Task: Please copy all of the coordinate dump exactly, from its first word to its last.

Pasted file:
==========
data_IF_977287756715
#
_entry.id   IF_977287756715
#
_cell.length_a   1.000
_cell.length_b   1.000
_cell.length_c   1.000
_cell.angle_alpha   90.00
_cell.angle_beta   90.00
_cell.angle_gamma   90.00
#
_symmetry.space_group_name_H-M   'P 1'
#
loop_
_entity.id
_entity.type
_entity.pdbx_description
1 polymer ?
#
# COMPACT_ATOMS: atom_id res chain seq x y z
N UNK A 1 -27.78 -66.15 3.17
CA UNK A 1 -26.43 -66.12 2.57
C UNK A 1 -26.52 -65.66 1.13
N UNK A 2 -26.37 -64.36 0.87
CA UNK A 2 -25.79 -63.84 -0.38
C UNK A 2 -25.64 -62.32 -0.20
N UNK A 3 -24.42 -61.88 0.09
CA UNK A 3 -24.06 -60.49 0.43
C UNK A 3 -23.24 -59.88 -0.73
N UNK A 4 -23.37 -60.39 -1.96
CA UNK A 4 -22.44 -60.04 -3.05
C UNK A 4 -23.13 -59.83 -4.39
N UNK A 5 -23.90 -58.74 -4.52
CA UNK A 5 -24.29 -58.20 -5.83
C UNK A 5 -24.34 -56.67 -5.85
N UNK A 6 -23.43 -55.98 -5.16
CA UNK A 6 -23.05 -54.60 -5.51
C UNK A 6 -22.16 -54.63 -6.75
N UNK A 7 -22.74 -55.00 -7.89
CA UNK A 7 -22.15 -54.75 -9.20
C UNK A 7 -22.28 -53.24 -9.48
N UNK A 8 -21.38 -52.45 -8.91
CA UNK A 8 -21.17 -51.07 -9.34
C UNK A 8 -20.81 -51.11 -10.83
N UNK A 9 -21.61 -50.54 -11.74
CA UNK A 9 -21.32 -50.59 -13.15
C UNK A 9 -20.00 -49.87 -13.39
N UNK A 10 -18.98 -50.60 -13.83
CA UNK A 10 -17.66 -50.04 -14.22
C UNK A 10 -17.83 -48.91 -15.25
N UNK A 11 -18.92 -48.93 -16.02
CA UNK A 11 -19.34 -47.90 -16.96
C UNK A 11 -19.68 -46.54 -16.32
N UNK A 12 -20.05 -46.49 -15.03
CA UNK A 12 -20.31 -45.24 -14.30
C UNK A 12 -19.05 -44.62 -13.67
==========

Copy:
data_IF_977287756715
#
_entry.id   IF_977287756715
#
_cell.length_a   1.000
_cell.length_b   1.000
_cell.length_c   1.000
_cell.angle_alpha   90.00
_cell.angle_beta   90.00
_cell.angle_gamma   90.00
#
_symmetry.space_group_name_H-M   'P 1'
#
loop_
_entity.id
_entity.type
_entity.pdbx_description
1 polymer ?
#
# COMPACT_ATOMS: atom_id res chain seq x y z
N UNK A 1 -27.78 -66.15 3.17
CA UNK A 1 -26.43 -66.12 2.57
C UNK A 1 -26.52 -65.66 1.13
N UNK A 2 -26.37 -64.36 0.87
CA UNK A 2 -25.79 -63.84 -0.38
C UNK A 2 -25.64 -62.32 -0.20
N UNK A 3 -24.42 -61.88 0.09
CA UNK A 3 -24.06 -60.49 0.43
C UNK A 3 -23.24 -59.88 -0.73
N UNK A 4 -23.37 -60.39 -1.96
CA UNK A 4 -22.44 -60.04 -3.05
C UNK A 4 -23.13 -59.83 -4.39
N UNK A 5 -23.90 -58.74 -4.52
CA UNK A 5 -24.29 -58.20 -5.83
C UNK A 5 -24.34 -56.67 -5.85
N UNK A 6 -23.43 -55.98 -5.16
CA UNK A 6 -23.05 -54.60 -5.51
C UNK A 6 -22.16 -54.63 -6.75
N UNK A 7 -22.74 -55.00 -7.89
CA UNK A 7 -22.15 -54.75 -9.20
C UNK A 7 -22.28 -53.24 -9.48
N UNK A 8 -21.38 -52.45 -8.91
CA UNK A 8 -21.17 -51.07 -9.34
C UNK A 8 -20.81 -51.11 -10.83
N UNK A 9 -21.61 -50.54 -11.74
CA UNK A 9 -21.32 -50.59 -13.15
C UNK A 9 -20.00 -49.87 -13.39
N UNK A 10 -18.98 -50.60 -13.83
CA UNK A 10 -17.66 -50.04 -14.22
C UNK A 10 -17.83 -48.91 -15.25
N UNK A 11 -18.92 -48.93 -16.02
CA UNK A 11 -19.34 -47.90 -16.96
C UNK A 11 -19.68 -46.54 -16.32
N UNK A 12 -20.05 -46.49 -15.03
CA UNK A 12 -20.31 -45.24 -14.30
C UNK A 12 -19.05 -44.62 -13.67